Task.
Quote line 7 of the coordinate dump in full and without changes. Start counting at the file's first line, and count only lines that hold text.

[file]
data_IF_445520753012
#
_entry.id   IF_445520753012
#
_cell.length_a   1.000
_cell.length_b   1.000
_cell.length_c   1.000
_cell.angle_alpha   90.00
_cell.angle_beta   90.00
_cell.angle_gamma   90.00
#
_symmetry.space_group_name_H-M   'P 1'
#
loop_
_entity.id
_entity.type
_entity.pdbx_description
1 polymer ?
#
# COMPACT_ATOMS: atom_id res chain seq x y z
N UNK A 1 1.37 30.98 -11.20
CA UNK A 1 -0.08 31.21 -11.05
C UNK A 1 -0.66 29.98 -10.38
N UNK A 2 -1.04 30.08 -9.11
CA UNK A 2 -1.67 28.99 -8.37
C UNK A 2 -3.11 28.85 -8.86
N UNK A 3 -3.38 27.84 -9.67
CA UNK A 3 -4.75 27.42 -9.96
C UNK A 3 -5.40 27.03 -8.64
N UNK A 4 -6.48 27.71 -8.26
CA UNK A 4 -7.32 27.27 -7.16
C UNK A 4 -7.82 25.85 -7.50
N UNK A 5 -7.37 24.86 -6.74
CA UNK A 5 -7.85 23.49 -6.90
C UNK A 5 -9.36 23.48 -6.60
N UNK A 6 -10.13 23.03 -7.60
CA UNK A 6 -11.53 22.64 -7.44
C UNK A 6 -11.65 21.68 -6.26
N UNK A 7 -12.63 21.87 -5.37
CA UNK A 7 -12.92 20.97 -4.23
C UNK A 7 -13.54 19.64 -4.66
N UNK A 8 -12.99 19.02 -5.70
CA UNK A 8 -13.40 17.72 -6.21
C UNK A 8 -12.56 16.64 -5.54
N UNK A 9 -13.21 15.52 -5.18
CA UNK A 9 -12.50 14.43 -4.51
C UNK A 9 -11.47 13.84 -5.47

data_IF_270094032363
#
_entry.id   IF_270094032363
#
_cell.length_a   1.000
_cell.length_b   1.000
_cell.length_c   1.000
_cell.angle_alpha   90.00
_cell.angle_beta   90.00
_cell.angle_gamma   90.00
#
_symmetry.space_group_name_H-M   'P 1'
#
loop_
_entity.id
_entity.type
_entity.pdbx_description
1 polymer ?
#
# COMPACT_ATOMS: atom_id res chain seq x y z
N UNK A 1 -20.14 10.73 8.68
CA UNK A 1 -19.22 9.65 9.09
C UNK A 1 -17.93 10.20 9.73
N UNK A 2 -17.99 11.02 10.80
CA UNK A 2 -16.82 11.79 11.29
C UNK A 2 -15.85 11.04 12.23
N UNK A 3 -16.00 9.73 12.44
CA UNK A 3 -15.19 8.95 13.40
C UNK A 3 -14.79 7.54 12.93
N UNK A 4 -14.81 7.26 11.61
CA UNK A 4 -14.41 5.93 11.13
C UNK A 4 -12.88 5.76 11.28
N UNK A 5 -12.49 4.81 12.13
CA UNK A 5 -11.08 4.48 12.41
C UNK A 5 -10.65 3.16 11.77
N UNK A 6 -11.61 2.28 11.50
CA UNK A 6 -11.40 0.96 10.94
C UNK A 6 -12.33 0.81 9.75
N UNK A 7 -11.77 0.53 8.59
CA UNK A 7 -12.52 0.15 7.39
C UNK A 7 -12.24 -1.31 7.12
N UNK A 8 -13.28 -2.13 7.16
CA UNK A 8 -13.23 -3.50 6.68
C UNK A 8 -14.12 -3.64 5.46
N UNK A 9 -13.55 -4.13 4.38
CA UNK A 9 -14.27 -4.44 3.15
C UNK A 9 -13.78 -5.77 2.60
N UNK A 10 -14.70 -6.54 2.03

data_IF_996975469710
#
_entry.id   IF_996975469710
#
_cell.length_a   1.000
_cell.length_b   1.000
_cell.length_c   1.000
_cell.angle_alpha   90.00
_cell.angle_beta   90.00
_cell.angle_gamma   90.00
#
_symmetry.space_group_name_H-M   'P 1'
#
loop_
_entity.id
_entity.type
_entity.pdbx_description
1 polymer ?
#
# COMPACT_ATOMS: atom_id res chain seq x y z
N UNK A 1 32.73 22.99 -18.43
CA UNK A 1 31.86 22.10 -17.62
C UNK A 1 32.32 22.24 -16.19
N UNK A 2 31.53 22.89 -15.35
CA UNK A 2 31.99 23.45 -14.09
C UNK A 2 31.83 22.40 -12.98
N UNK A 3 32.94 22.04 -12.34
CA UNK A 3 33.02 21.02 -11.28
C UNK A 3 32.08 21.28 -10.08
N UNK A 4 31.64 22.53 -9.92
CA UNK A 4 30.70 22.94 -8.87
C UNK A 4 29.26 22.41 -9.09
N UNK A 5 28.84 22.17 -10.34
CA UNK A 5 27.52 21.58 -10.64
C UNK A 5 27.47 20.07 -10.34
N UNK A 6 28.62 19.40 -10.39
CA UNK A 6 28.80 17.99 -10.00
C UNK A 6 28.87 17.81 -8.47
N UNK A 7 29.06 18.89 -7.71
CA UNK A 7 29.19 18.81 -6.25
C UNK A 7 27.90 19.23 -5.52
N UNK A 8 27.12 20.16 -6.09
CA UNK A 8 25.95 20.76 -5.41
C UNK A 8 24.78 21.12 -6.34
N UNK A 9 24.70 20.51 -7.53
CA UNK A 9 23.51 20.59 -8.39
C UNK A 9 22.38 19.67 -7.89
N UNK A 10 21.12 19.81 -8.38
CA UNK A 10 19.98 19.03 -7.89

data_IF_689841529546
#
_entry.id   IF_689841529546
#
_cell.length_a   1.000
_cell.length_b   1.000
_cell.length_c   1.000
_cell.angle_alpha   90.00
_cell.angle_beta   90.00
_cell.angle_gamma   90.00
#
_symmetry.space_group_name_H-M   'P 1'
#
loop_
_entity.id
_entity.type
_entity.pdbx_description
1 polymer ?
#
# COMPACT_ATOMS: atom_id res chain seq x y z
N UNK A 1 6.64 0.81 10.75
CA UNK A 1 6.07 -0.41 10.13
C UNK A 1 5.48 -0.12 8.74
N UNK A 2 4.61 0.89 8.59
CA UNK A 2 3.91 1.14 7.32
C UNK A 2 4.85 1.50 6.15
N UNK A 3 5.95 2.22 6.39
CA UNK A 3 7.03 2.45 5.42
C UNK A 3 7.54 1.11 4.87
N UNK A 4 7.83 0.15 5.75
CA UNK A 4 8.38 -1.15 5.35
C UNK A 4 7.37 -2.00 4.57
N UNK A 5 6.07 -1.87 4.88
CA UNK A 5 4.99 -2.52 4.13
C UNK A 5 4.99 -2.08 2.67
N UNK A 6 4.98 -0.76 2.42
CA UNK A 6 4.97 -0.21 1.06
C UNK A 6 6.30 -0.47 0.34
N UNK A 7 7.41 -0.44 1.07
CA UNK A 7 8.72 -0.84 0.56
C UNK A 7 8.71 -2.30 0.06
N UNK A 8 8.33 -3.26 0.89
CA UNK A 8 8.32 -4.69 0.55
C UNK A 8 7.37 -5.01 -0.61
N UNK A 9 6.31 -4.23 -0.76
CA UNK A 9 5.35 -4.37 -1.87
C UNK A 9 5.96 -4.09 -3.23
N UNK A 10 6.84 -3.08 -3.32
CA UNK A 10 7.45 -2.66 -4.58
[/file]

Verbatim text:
_cell.length_c   1.000